ated from St. Olaf College in 1923. Her first love was her pupils. A second was her home on Upper Broadway in Decorah, where she lived from 1910 to 1993. Estella was a tomboy and, as a child, it was difficult for her stay in one place and be quiet at the same time. Her nieces, grandniece and grandnephew remember with smiles the story of Estella, about age 6, making a bargain with the hired man on their farm near Waukon, the terms of which required her to sit perfectly still on the front porch step without making a sound until he returned from town. If she could do that, her reward was to be a bag of candy. Her desire for the candy did prevail over her active nature and I can still almost savor for myself the texture and flavor of those hard-earned candies. The “teacher with the hat" taught 3 generations of young people, mostly 6th graders, and helped train many student teachers from Luther College, who benefited from her example and experience.

Estella's sister, Clarice, was the quietest of Peter and Ellen (Lyngaas) Johnson’s children. She married Selmer Narum on 14 Aug 1918 in the living room of her parents’ home in Decorah. Their marriage lasted 56 years, until Selmer’s death in 1974. Their daughter, Ellen Lorraine (Studt) was born 10 Dec 1928 and died 27 Apr 1959. Being of cautious disposition, Clarice used to relate 2 favorite stories, with appropriate drama and intensity. One concerned an unfriendly goose who held her hostage in an outhouse on the farm for several hours when she was a child and the other involved being terrorized by a battalion of garter snakes in heavy camouflage known to attack when she approached the vegetable garden at her home on Upper Broadway to pick pole beans and tomatoes. Clarice also lived in that home for over 80 years. The sisters found great pleasure sitting on their porch in comfortable wicker rockers watching people pass by on their way to “the park."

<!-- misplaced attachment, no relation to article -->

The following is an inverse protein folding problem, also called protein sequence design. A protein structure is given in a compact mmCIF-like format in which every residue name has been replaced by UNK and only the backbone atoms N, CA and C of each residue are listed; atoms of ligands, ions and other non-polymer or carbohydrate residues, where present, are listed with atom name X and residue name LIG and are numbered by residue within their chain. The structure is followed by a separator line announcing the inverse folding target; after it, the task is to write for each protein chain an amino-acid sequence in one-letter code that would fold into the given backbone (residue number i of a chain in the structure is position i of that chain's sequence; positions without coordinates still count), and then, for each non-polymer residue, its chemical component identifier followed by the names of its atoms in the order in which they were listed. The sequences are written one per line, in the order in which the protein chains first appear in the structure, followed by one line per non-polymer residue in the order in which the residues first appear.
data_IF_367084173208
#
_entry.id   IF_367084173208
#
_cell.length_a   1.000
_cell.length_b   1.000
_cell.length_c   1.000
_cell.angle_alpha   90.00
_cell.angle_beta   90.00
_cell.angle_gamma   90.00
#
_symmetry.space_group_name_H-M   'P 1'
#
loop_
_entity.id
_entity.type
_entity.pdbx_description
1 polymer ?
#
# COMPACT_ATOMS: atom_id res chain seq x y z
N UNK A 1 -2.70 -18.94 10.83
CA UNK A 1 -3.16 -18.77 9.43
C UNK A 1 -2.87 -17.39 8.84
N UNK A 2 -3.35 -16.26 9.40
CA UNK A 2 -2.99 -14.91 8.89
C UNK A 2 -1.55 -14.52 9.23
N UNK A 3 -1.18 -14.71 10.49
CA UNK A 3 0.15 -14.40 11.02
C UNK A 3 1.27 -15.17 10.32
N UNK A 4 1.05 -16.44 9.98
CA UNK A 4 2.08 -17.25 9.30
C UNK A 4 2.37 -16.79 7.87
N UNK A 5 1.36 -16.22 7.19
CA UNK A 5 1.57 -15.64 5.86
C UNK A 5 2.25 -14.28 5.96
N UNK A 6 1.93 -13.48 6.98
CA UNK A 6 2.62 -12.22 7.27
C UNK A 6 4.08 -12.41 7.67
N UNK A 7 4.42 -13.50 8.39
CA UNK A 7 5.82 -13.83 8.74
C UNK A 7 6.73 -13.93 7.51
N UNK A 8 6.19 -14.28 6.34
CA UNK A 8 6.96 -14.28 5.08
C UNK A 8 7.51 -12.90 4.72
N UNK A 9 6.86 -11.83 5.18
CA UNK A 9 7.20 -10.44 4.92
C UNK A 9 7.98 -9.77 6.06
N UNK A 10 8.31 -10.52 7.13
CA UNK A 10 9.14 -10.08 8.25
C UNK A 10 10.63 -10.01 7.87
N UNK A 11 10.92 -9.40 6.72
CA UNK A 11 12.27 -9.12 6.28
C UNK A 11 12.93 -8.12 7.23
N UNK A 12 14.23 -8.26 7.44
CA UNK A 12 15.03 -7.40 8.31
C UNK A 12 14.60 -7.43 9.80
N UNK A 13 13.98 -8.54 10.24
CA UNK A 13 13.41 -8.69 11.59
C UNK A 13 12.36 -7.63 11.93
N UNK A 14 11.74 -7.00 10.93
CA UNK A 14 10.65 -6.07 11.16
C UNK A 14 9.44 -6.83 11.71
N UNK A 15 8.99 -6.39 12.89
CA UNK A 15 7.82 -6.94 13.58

While Estella was busy educating Decorah's children, her brother, Philip, was serving his first customers and later their sons and grandsons at Johnson’s Service Station, still officially listed as having the longest continuous owner record with Standard Oil Company - 48 years. Philip started to work for Standard Oil while a student at Luther College. After he graduated in 1928, with a degree in history and economics, he replaced his first station with one also built on Upper Iowa bottom land. That station was demolished in 1934 because of construction of the new Leif Erickson Bridge across the river. The third received wide publicity for its landscaping, large cement pool with fish and aquatic plants and modern, well-appointed ladies lounge. Phil spoke often about the many floods the station(s) withstood, a time when there was no gas tax and gas sold for 150 a gallon, the change from unleaded to leaded and back to unleaded gas, cranking cars when they came in and using glass bowl dial pumps that showed the fuel in big bowls on top. He remembered the tornado that swept along the river bottom in 1929, touching down near the station where 9 men sought safety in a drain pit. Dad reminisced about mowing the lawns at Phelps Park with a push mower as a boy and helping to build the rock wall that still lines its bluffs. He entertained his grandson with stories about the fireworks he, Mart Soukup and Harold Larsen set off at exactly one minute after midnight every Fourth of July. He was an athlete throughout his years at Decorah High School and Luther College and later was a member of the Decorah Quarterback Club and a season ticket-holder for all athletic events at Luther. He served on the Decorah City Council from 1940 to 1948 and was the longest-serving charter member (15 years) of the Decorah Airport Commission, appointed to manage the grass runway airport that had been built in 1960 at today’s present site. Philip was the official meteorologist for Decorah for 21 years, presiding over a bank of weather instruments located at his gas station.